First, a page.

The Third Parliament was an exercise in democracy which had never before been tried in Scotland, and only very rarely in any other western democracy. Minority governments are inherently unstable in a Westminster-style system: the last time it was tried in the United Kingdom, four decades ago, it lasted a mere seven months before the prime minister went back to the country to seek an extended mandate, which he achieved - a majority of three - before that, too, was whittled away as a result of deaths, resignations, and the failure of the confidence and supply agreement between the Liberal Party and Labour known as the Lib/Lab Pact.
John Major ran a similar minority government between 1996 and 1997: when he went back to the country to seek a renewed mandate, the electorate's answer to the old Tory question who governs Britain? was 'not you, matey'.
The failure of the Lib/Lab Pact led directly to Liberal MPs voting en bloc in favour of a No Confidence motion, brought by the Opposition leader, Margaret Thatcher. The SNP MPs voted against the government that night, which fell by a single vote. Had Labour MP Alfred Broughton voted with the Labour government, Jim Callaghan would have been saved by the Speaker's casting vote.
The fall of Callaghan's minority government was followed by a mandatory General Election in May 1979 instead of the scheduled election, which had to be called an absolute maximum of 160 days later.
In the schizophrenic and often borderline-psychotic world of Scottish Labour, the SNP voting against Callaghan's minority government has been transformed into 'the SNP voted to bring in Thatcher'.
Of course, it did nothing of the sort. Not only the SNP, but Parliament as a whole had no confidence in Callaghan's government, which had taken over halfway through Harold Wilson's term without asking the permission of the country. Indeed, Callaghan barely had any confidence in his own premiership, telling his Cabinet 'if I was a young man, I should emigrate'. Even the Labour Party had no confidence in Callaghan as prime minister: he was elected leader despite coming second in the first ballot, with only 26,8% of Labour MPs voting for him to be prime minister.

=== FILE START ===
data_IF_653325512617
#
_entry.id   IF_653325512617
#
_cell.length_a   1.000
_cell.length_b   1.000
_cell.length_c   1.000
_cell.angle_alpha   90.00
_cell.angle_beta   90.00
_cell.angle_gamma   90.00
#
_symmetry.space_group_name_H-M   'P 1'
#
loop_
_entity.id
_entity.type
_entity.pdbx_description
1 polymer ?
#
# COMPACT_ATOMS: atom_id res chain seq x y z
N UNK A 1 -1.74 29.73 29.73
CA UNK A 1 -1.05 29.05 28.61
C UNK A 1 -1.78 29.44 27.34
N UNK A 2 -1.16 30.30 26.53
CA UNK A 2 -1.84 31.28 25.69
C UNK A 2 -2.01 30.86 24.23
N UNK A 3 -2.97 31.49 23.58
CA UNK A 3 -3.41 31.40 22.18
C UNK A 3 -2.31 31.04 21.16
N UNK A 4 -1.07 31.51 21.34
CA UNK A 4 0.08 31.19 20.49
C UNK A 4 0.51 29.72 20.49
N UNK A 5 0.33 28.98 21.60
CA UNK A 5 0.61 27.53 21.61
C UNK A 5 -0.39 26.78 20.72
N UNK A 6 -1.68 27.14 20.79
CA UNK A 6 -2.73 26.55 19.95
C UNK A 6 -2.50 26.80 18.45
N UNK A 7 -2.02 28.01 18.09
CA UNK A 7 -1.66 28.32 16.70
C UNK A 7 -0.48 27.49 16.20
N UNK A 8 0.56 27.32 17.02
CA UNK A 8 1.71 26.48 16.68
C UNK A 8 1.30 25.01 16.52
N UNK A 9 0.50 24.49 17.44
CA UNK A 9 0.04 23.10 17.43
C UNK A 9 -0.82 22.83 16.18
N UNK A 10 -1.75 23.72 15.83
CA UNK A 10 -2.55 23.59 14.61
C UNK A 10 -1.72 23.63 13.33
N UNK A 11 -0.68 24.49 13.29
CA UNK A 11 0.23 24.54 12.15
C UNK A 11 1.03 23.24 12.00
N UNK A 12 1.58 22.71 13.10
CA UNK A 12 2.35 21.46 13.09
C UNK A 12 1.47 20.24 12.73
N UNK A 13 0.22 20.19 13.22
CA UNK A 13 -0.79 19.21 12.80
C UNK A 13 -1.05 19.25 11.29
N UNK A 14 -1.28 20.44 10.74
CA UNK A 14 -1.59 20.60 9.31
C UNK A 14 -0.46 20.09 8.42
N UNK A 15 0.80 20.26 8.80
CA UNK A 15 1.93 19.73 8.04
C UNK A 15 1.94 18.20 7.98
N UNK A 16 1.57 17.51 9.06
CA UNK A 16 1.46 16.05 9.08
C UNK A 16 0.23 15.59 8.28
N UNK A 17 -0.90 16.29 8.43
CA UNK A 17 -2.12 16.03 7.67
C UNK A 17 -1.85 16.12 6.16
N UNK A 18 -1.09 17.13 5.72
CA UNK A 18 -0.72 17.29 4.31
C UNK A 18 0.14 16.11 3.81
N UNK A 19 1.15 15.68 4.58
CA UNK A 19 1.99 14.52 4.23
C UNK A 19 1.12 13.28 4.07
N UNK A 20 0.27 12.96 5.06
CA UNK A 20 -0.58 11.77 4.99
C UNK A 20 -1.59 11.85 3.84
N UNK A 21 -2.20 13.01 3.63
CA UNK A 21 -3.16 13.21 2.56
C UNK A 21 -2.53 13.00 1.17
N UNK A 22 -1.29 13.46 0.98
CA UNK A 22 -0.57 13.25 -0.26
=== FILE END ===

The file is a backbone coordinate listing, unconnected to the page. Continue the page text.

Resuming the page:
Callaghan had lost the support of the left some time before, massively cutting public spending and laying the groundwork for Thatcher's monetarist policies and, of course, the trade unions also lost confidence in his premiership as he forced them into the Winter of Discontent, frankly admitting in later years 'I let the country down'. Callaghan himself admitted that he himself had caused his downfall by shying away from calling an election in 1978, which was to have echoes three decades later when Gordon Brown - a similarly unelected prime minister - also shat it before losing in spectacular fashion the next year.
However, in the tortured, crazed weirdness of the Scottish Labour Party, none of this matters. In their fevered minds, the complex web of events which led to the collapse of the government was down to one single thing: the SNP brought down a Labour government and gave us Thatcher.
Certainly, if the SNP had voted with the government - a government, incidentally, which had just overturned the result of a Yes vote in the devolution referendum months earlier in favour of retaining direct rule from London - Callaghan would have survived for another few weeks. That's not in doubt. But Labour mythologise this into a lunatic dolchstoßlegende in which Alex Salmond, cackling maniacally as he stroked a white cat on his lap, personally defenestrated a Labour prime minister and equally personally installed Margaret Thatcher in Number 10.